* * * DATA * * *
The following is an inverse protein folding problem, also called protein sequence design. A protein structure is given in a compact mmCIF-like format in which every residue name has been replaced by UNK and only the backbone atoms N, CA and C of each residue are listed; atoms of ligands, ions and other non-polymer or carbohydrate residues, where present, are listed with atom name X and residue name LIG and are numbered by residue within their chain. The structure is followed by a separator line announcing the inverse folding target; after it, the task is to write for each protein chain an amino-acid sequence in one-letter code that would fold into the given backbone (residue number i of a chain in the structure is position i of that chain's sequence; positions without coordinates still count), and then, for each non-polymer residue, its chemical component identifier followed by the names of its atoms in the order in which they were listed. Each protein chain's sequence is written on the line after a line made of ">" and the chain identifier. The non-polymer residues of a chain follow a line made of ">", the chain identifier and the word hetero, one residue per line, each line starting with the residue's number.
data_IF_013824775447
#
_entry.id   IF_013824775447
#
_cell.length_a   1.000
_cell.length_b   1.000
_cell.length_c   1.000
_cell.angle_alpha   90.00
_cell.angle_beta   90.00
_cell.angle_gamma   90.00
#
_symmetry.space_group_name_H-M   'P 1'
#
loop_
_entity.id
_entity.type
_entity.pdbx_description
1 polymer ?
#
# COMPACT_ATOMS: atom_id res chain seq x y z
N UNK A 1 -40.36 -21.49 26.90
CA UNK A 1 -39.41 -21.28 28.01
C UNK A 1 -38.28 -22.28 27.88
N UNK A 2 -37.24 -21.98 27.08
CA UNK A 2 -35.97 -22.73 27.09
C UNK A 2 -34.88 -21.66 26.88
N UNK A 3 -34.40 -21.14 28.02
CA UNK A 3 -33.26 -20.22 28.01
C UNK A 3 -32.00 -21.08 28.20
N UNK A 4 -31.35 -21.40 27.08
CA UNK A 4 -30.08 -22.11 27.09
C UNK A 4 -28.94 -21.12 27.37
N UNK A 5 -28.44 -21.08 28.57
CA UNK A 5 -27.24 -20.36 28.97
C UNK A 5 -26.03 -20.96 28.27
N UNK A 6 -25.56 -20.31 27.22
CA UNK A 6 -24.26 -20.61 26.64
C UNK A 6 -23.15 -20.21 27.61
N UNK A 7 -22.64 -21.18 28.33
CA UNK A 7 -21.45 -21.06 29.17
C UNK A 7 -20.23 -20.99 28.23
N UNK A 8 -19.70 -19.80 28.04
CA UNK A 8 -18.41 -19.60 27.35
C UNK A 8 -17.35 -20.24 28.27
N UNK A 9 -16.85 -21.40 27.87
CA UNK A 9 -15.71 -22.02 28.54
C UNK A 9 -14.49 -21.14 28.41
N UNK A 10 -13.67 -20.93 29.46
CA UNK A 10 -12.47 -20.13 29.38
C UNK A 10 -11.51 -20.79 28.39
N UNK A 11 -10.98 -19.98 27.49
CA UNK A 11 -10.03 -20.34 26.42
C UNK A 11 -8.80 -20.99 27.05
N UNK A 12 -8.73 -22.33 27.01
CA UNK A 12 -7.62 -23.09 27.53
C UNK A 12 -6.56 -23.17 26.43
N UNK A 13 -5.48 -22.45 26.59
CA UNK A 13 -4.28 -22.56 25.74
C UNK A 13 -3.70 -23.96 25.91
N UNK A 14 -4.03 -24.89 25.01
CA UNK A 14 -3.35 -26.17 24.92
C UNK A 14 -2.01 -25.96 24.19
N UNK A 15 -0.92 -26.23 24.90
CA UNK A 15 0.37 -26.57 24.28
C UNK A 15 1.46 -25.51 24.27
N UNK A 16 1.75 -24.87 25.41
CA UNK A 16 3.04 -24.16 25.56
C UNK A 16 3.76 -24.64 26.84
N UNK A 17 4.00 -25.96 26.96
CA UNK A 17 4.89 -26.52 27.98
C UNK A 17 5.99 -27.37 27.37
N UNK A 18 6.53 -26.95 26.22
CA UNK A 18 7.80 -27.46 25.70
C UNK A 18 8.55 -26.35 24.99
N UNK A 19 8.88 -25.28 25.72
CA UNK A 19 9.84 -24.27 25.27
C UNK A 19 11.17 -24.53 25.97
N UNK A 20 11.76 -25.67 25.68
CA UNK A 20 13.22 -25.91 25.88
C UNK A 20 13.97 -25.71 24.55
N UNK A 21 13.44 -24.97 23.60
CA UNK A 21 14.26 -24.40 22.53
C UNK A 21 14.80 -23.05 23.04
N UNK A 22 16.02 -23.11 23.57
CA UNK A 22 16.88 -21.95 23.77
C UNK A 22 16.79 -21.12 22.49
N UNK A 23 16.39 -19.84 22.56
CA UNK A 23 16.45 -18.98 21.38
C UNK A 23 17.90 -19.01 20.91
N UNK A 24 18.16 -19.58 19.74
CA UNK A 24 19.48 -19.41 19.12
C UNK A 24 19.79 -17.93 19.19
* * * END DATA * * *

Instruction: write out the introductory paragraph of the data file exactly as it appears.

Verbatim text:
The following is an inverse protein folding problem, also called protein sequence design. A protein structure is given in a compact mmCIF-like format in which every residue name has been replaced by UNK and only the backbone atoms N, CA and C of each residue are listed; atoms of ligands, ions and other non-polymer or carbohydrate residues, where present, are listed with atom name X and residue name LIG and are numbered by residue within their chain. The structure is followed by a separator line announcing the inverse folding target; after it, the task is to write for each protein chain an amino-acid sequence in one-letter code that would fold into the given backbone (residue number i of a chain in the structure is position i of that chain's sequence; positions without coordinates still count), and then, for each non-polymer residue, its chemical component identifier followed by the names of its atoms in the order in which they were listed. Each protein chain's sequence is written on the line after a line made of ">" and the chain identifier. The non-polymer residues of a chain follow a line made of ">", the chain identifier and the word hetero, one residue per line, each line starting with the residue's number.